The NHL playoffs are packed full of NCAA alumni once again, ranging from top line game-changers all the way down to backup netminders.
Some names will change as postseason rosters take shape ahead of the opening games on Wednesday, but more than 90 NCAA alumni across Hockey East, the Big Ten, NCHC, ECAC, and WCHA will join their respective NHL teams in the hunt for the 2019 Stanley Cup.
Fifteen alumni return to the postseason having already earned their name on the trophy—some twice—but household names varying from veterans to rookies will look to end their season watching their name etched upon the Stanley Cup.
All 16 teams competing in the 2019 NHL playoffs have at least one collegiate alumnus on its roster, with upwards of 50 forwards, 30 defensemen, and five goalies crossing the threshold into the playoffs.
Former Boston College forward Johnny Gaudreau leads all NCAA alumni in scoring heading into the playoffs with 99 points (36 G, 63 A) in 82 games. Gaudreau played three seasons with the Eagles, where he scored an incredible 175 points (78 G, 97A) in 119 games and won the 2014 Hobey Baker Award.
Since he entered the NHL in 2014 with the Calgary Flames, only six players have accumulated more points than Gaudreau’s 386 (132 G, 254 A).
Johnny Gaudreau is unstoppable right now 🔥. pic.twitter.com/1B8P2dNgUa— Sportsnet (@Sportsnet) March 16, 2019
In the goal-scoring department, Columbus Blue Jackets forward Cam Atkinson led all former collegiate players with 41 goals, good enough for sixth in the league. Atkinson, another product of Boston College, was a substantial goal-scorer for the Eagles with 68 tallies in 117 games.
In recent years with Columbus, he’s begun to find the back of the net more consistently with 100 goals over his past three seasons, which places him 15th in the league.
Then there’s Blake Wheeler. Wheeler had three strong seasons as a Minnesota Golden Gopher without any one eye-popping category, but he has been among the best playmakers in the NHL the past several seasons.
His 239 assists rank third since the start of the 2015-16 season. Coincidentally, he finished third this year with 71 assists, as well.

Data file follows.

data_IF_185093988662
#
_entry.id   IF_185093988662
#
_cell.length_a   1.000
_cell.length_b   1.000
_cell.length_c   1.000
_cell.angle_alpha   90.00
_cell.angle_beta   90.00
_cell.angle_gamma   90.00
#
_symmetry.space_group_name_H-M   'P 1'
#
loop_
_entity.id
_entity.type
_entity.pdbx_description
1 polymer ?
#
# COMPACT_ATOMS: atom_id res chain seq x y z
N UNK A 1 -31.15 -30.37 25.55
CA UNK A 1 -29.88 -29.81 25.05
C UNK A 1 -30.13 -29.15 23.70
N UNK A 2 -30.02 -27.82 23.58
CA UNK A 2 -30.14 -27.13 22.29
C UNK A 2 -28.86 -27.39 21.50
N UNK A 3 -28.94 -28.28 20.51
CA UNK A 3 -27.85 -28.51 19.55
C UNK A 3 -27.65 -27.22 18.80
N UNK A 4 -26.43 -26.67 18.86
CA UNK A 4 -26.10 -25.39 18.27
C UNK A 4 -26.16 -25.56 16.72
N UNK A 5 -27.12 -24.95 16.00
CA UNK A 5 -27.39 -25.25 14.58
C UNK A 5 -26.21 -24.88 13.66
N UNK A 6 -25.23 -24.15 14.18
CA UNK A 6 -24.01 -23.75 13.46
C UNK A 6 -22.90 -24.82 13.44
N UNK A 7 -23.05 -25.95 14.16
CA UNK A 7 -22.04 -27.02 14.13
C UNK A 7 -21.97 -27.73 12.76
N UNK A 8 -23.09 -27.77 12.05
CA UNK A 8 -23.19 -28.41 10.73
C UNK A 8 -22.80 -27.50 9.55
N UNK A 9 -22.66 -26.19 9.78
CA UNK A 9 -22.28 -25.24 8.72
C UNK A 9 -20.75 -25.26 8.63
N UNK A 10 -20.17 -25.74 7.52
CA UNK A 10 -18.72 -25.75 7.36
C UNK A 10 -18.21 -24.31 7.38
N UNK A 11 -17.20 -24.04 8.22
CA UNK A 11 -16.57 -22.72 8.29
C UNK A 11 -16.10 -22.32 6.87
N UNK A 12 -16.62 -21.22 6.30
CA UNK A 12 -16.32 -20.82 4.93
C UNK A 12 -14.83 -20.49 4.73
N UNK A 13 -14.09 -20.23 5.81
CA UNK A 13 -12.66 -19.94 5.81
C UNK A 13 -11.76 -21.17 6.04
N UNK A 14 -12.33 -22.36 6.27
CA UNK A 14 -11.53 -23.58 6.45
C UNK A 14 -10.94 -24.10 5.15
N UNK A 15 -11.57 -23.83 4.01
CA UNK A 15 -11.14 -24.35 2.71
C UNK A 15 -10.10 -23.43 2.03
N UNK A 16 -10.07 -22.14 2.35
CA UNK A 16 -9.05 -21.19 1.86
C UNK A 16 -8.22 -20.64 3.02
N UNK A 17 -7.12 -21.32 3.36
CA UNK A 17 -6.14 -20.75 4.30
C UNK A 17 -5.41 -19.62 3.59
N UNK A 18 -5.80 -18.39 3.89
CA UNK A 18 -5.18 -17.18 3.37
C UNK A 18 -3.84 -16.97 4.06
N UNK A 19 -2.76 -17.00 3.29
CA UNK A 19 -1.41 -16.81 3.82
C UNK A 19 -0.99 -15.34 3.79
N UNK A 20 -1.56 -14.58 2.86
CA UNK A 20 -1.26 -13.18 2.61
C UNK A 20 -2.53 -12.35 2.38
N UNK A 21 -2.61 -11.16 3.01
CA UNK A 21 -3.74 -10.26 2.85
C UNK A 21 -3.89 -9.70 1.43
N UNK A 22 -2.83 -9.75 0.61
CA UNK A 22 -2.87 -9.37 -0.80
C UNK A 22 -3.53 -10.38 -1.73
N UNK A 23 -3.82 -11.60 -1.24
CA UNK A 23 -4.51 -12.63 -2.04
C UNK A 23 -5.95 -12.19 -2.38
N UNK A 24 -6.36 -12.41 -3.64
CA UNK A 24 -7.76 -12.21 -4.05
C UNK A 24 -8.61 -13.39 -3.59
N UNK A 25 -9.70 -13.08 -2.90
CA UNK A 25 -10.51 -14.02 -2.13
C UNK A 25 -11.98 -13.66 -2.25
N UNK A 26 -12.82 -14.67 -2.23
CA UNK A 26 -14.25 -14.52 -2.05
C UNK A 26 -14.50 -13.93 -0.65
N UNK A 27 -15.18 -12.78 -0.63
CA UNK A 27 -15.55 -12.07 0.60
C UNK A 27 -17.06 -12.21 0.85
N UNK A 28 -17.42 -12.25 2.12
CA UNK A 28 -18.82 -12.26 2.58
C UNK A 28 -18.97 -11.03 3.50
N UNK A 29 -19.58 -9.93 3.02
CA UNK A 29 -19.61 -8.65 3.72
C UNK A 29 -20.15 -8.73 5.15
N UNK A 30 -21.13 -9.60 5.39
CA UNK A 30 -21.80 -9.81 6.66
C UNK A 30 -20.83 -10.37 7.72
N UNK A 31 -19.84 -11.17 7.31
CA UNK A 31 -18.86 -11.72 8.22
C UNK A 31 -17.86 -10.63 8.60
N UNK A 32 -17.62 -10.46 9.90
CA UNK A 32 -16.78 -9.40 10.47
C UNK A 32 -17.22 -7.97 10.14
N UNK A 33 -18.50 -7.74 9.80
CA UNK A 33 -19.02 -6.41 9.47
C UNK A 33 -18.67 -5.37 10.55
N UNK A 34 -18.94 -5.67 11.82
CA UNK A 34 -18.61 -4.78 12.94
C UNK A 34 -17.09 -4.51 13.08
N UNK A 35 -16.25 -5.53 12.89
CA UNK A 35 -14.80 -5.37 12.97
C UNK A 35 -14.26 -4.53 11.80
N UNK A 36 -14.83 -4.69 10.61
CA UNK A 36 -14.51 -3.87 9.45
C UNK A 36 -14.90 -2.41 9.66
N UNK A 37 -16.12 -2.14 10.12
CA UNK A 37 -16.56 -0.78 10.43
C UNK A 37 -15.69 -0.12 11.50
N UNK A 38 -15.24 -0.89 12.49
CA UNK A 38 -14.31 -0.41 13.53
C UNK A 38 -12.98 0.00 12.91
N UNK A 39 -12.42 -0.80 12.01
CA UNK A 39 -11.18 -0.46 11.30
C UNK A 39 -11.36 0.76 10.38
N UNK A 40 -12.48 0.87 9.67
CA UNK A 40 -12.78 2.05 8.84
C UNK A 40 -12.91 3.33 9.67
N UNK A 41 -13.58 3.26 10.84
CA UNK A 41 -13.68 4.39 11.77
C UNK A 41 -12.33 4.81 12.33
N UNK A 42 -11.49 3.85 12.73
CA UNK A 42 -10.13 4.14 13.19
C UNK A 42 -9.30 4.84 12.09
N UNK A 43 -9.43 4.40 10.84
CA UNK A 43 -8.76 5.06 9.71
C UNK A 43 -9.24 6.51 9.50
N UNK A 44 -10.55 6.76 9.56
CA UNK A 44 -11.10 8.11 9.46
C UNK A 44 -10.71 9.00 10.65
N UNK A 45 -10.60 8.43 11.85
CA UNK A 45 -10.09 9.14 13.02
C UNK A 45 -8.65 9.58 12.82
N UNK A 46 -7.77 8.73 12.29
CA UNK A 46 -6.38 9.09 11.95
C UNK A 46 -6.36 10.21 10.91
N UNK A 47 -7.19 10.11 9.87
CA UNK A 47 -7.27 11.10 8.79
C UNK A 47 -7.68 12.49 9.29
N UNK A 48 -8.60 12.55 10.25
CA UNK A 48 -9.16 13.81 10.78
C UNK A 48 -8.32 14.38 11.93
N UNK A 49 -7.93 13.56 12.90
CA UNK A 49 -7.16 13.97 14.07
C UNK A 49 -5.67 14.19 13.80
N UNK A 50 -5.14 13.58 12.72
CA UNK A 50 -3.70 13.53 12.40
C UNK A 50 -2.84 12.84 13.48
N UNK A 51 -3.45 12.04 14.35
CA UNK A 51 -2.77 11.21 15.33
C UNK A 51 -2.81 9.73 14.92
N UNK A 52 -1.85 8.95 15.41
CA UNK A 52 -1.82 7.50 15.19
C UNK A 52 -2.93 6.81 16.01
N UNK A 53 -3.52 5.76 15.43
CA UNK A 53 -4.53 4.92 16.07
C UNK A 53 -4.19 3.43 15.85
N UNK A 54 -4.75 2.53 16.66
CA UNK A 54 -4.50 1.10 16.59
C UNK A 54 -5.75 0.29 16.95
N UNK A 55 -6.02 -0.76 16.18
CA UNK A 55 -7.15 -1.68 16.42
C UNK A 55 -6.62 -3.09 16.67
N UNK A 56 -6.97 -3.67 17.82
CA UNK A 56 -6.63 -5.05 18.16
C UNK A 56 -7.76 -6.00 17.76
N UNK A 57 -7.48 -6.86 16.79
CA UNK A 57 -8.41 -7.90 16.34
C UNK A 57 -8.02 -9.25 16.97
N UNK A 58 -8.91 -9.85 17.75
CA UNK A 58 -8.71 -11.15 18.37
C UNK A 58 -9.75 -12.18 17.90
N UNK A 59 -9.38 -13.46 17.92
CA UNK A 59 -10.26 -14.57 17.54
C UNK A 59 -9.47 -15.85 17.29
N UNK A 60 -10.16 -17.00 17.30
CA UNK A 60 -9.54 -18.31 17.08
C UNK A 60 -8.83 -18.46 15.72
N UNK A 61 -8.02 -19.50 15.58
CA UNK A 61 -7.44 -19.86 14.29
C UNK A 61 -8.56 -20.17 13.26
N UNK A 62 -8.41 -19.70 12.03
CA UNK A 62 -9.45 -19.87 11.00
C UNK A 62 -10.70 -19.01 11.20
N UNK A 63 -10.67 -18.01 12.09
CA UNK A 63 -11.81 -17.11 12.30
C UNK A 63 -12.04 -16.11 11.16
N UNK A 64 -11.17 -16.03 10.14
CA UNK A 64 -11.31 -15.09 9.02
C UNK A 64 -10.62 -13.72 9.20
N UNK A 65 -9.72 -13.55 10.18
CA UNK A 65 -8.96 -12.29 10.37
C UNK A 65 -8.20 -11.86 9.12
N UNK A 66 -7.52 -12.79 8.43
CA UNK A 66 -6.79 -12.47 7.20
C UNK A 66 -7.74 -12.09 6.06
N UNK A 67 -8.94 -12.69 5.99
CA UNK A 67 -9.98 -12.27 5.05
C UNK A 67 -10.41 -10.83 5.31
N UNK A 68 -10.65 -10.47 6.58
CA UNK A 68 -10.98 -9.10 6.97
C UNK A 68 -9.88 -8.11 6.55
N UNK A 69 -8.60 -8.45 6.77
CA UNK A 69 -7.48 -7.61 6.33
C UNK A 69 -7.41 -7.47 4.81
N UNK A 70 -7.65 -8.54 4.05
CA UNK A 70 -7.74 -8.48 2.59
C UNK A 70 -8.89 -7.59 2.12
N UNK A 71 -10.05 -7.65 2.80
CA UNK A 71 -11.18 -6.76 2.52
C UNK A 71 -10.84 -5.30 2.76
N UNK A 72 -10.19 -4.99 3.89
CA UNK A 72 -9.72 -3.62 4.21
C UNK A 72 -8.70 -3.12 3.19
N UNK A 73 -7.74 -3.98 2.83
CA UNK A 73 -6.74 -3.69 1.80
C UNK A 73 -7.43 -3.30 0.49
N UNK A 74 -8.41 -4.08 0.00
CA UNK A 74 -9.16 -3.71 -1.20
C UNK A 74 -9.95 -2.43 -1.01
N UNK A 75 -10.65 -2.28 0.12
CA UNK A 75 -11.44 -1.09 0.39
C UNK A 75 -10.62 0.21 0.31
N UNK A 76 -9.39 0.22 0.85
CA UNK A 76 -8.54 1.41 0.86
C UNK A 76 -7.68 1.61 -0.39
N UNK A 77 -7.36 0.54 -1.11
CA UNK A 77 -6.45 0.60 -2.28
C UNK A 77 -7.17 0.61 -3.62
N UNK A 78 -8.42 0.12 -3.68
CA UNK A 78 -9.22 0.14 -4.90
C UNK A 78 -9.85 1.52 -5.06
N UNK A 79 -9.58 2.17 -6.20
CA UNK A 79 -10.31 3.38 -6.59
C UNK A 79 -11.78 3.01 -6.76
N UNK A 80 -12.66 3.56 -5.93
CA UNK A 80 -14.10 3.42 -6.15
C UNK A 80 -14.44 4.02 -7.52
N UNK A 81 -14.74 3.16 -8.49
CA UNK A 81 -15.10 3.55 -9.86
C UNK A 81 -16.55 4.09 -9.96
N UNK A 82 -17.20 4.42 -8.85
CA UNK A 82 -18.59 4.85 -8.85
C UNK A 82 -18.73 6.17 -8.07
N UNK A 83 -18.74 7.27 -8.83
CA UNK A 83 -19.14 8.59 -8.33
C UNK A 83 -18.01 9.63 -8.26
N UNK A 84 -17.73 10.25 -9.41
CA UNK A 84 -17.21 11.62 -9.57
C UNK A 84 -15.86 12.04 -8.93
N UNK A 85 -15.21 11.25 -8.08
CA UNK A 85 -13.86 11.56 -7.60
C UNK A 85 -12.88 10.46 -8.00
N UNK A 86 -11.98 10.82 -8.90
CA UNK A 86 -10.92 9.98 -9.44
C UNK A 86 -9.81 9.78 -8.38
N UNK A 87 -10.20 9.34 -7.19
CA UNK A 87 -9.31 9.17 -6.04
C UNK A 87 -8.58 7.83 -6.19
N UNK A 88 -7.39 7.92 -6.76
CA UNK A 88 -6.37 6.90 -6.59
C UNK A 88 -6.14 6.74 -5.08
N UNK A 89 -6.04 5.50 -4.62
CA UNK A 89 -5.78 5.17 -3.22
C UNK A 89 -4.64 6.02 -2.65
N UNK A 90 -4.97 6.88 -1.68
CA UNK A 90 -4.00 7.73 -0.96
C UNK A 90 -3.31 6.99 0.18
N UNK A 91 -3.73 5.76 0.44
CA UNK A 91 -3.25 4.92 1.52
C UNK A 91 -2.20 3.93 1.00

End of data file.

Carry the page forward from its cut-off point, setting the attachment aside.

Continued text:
Each of the three players have proven to be leaders for their organizations and are three of 10 alumni that don a captaincy letter with three captains and seven assistants coming from the college ranks.
The talent pool is much larger and deeper than these three highlighted players and still includes names such as Joe Pavelski, Jake Guentzel, and T.J. Oshie.
A total of 31 different NCAA programs have at least one representative heading into the 2019 playoffs, as college hockey continues to be a strong path to the NHL.
Hockey East continues to be a trendsetter with 31 alumni, followed closely by the Big Ten’s 28 players. Meanwhile, the Big Ten’s University of Michigan leads all programs with 10 alumni competing for the Stanley Cup this spring.
While the bulk of college hockey can be found in the east, the balance is rather steady with 47 players competing in the Eastern Conference and 45 players in the Western Conference.
The 2016 and 2017 Stanley Cup Champion Pittsburgh Penguins lead the way for alumni with 12 players. The Boston Bruins’ 10 alumni are close behind. On the other end of the spectrum, the runaway Presidents’ Trophy-winner Tampa Bay and odds-on Cup favorite, only has two alumni.
While some players may be left off their team’s final playoff roster, don’t miss out on watching your favorite school’s alumni compete for the 2019 Stanley Cup when the postseason gets underway Wednesday night.
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